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Sliding Mode Control: theoretical developments and applications to uncertain mechanical systems.

The control of dynamical systems in presence of uncertainties and disturbances is a common problem to deal with when considering real plants. The effect of these uncertainties on the system dynamics should be carefully taken into account in the controller design phase since they can worsen the performance or even cause system instability. For this reason, during recent years, the problem of controlling dynamical systems in presence of heavy uncertainty conditions has become an important subject of research. As a result, considerable progresses have been attained in robust control techniques, such as nonlinear adaptive control, model predictive control, backstepping, sliding model control and others.
These techniques are capable of guaranteeing the attainment of the control objectives in spite of modelling errors and/or parameter uncertainties affecting the controlled plant.
Among the existing methodologies, the Sliding Mode Control (SMC) technique turns out to be characterized by high simplicity and robustness.
Essentially, SMC utilizes discontinuous control laws to drive the system state trajectory onto a specied surface in the state space, the socalled sliding or switching surface, and to keep the system state on this manifold for all the subsequent times.
In order to achieve the control objective, the control input must be designed with an authority sucient to overcome the uncertainties and the disturbances acting on the system. The main advantages of this approach are two: rst, while the system is on the sliding manifold it behaves as a reduced order system with respect to the original plant; and, second, the dynamic of the system while in sliding mode is insensitive to model uncertainties and disturbances.
However, in spite of the claimed robustness properties, the reallife implementation of SMC techniques presents a major drawback: the socalled chattering eect, i.e., dangerous highfrequency vibrations of the controlled system. This phenomenon is due to the fact that, in reallife applications, it is not reasonable to assume that the control signal can switch at innite frequency. On the contrary, it is more realistic, due to the inertias of the actuators and sensors and to the presence of noise and/or exogenous disturbances, to assume that it switches at a very high (but nite) frequency.
Chattering and the need for discontinuous control constitute two of the main criticisms to sliding modes control techniques, and these drawbacks are much more evident when dealing with mechanical systems, since rapidly changing control actions induce stress and wear in mechanical parts and the system could be damaged in a short time.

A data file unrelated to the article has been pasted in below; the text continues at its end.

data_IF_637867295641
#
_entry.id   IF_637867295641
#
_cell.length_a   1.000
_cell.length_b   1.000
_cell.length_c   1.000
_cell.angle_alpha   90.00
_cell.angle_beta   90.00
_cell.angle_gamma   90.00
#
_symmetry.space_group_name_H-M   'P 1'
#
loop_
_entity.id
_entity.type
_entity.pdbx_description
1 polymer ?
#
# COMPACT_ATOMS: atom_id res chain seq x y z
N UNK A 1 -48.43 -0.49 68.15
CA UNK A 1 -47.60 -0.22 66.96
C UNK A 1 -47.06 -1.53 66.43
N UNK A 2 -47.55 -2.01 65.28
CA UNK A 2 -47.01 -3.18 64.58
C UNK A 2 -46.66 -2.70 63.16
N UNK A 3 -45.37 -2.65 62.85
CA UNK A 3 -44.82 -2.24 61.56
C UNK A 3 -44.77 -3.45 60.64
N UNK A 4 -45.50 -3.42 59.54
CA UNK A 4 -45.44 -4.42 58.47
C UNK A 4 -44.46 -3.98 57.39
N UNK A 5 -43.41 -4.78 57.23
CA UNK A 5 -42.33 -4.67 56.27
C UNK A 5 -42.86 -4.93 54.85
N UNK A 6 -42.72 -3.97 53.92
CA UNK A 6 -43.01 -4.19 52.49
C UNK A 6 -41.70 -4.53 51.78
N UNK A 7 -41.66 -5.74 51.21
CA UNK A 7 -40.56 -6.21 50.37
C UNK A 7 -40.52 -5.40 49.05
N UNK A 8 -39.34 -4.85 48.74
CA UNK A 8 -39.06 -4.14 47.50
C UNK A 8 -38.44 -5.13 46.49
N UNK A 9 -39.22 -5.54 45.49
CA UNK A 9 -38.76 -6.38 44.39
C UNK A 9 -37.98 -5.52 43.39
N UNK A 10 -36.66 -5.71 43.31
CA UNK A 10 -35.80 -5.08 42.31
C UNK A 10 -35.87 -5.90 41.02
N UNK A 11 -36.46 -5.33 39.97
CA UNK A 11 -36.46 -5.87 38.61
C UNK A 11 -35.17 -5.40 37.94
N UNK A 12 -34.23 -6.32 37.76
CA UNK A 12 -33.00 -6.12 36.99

This work analyzes a quite recent development of sliding mode control, namely the second order sliding mode approach, which is encountering a growing attention in the control research community. Second order sliding mode techniques produce continuous control laws while keeping the same advantages of the original approach, and provide for even higher accuracy in realization.
The objective of this thesis is to survey the theoretical background of sliding mode control, in particular higher order sliding mode control, to show that the second order sliding mode approach is an eective solution to the abovecited drawbacks and to develop some original contribution to the theory and application of sliding mode control. Moreover, some important control problems involving uncertain mechanical systems are addressed and solved by means of the sliding mode control methodology in this thesis. In particular, the sliding mode control methodology will be applied to three different context: Automotive control; Control of nonholonomic systems; Multiagent systems. Apart from the robustness features against dierent kind of uncertainties and disturbances, the proposed control schemes have the advantage of producing low complexity control laws compared to other robust control approaches (H1, LMI, adaptive control, etc.) which appears particularly suitable in the considered contexts.

Mostra/Nascondi contenuto.

Tesi di Dottorato

Dipartimento: Ingegneria

Autore: Claudio Vecchio Contatta »

Composta da 250 pagine.

 

Questa tesi ha raggiunto 1585 click dal 06/04/2011.

Disponibile in PDF, la consultazione è esclusivamente in formato digitale.